AMES, Iowa (AP) — Irene Fei of Ames studies the chess board with her brows furrowed even when her opponent has almost no skills in the game. That’s because this 9-year-old takes her title as world champion seriously.
Sure, it’s a game. But it’s also a passion.
Irene started playing chess in kindergarten because her parents, mother, Yan Jiao, and father, Zhe Fei, wanted her in an afterschool program at their Gilbert school district while they were at work. They just happened to pick chess club.
“We didn’t know about her gift,” Fei told the Ames Tribune. “And, surprisingly, she was quickly beating the third graders.”
Fei said when the chess coach told them that Irene was an outstanding player, they just brushed it off. But when the coach approached them again, they took it more seriously.
“When we found a private coach for her, she progressed very quickly,” Fei said.
In June, Irene won the International Chess Federation (FIDE) World Chess Championship in the under nine age group. The competition was in Panama City, Panama from June 10 to 19. She turned nine during the tournament.
In July, she will be in California attending the national K-5 championship of state champions as the state of Iowa champion of elementary-aged players.
Her parents are hoping Irene will place in the top 20 competitors.
“She’ll be playing against fifth graders, and that will be very challenging,” Jiao said.
Irene says many elements of the game drive her passion.
“I like figuring out the other person. And I like to trap them. I like killing the opponent,” she said, spilling over into giggles.
Irene said she plans her chess moves three to six steps in advance.
Once Irene has analyzed her opponent’s ranking on a national or international rating system, she’ll lay out her best possible opening move, Fei said.
If her opponent isn’t rated or has a low rating, Fei said, Irene will play a safer game. But if her opponent is highly ranked, Irene will play more aggressively.
Each opening move has a different theory behind it, Fei said. Irene studies and memorizes theories and strategies by not just playing the game but studying chess books.
Gilbert third grade teacher Katie Nees, who taught Irene over the past year, said the youngster brings a lot to the classroom and her fellow students every day.
“She is so fantastic,” Nees said. “She’s so much fun. She’s very kind and thinks about other kids first. And she’s a fantastic leader, always wanting to do the right thing.”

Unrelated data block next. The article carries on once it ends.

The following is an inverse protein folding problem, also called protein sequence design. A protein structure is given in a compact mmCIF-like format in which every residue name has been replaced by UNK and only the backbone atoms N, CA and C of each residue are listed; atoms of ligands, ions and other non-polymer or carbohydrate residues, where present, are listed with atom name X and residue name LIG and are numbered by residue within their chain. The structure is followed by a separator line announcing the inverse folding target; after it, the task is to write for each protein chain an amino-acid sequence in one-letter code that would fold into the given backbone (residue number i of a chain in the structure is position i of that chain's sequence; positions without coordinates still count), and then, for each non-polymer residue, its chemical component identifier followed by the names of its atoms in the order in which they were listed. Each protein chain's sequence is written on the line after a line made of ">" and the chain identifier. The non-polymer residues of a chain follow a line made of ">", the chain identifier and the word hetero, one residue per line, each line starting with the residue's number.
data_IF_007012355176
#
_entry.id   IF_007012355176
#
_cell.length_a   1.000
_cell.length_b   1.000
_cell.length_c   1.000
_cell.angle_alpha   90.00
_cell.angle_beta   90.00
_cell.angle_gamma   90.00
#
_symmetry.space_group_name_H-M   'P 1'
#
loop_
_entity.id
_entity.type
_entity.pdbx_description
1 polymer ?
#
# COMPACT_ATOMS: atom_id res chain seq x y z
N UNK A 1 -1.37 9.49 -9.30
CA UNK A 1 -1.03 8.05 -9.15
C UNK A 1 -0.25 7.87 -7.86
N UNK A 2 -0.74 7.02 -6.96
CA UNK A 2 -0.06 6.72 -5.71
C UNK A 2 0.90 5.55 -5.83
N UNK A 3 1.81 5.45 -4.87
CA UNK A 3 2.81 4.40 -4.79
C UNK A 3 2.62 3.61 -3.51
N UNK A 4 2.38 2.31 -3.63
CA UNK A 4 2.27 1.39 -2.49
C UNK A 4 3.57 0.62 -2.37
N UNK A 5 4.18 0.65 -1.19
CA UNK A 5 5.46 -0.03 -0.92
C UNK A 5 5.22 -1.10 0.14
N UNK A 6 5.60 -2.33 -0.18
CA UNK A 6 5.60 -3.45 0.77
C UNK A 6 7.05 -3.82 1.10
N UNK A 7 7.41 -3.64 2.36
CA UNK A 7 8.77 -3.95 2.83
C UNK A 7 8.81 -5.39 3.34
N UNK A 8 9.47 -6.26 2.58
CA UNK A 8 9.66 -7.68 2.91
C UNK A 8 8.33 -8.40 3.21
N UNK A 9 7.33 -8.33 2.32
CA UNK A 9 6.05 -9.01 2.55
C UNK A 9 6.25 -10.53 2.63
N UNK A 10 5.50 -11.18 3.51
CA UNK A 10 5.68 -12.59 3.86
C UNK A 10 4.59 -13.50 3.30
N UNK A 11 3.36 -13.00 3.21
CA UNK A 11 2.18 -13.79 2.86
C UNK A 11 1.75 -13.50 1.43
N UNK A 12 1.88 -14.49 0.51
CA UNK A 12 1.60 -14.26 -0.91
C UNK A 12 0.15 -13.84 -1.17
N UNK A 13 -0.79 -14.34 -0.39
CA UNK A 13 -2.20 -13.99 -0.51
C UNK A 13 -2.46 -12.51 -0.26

Nees said she saw Irene blossom, helping other students when they needed it and just being a good friend.
And she said she was impressed when Irene’s parents came to student-teacher conferences — they were just as interested in how Irene was doing socially as well as academically.
“Her parents have done such a great job at keeping Irene well rounded and making sure she is making friends and joining in with her friends to have fun,” Nees said.
Jiao said Irene likes to spend her time playing Xbox, dancing and swimming.
“If she still has a big passion for chess, we will support her,” Fei said. “If she chooses chess as a career is up to her. But of course, she will need to go to college. That’s also important to her.”
Jim Hodina, president of the Iowa State Chess Association, is another one of Irene’s fans. Hodina said these days he fills his life with more teaching and coaching than actually playing the game.
Hodina teaches chess for College Community School District in the Cedar Rapids area. This past year he had 125 kids in his program. He said out of those students, maybe about 40 will go on to play in tournaments and maybe a couple of them will excel at higher levels.
Interest in chess grew in the past couple of years, Hodina said, because of the pandemic and the Netflix show, The Queen’s Gambit. The pandemic drove people to online chess sites like chess.com, lichess.org and kasparovchess.com.
Hodina said all three websites are a good choice for anyone thinking they might want to give chess a try. The sites have games and puzzles and videos for teaching the basics and more advanced skills. He also suggested contacting a local chess club.
The Iowa State Chess Association offers a summer camp from July 19-23 for students from kindergarten through high school. Information is available at chessiniowa.org.
“Chess is a life skill that brings enjoyment as well as helping improve your overall brain health,” Hodina said.
Irene agrees that chess.com is the best place to go to start learning chess.
“They have lessons and puzzles there. If you can’t get the puzzle, they will drop you down to an easier one, or they will advance you to a hard one,” Irene said.
Irene encourages others to try chess out.
“And if they are interested, they should play chess and maybe have some fun,” Irene said.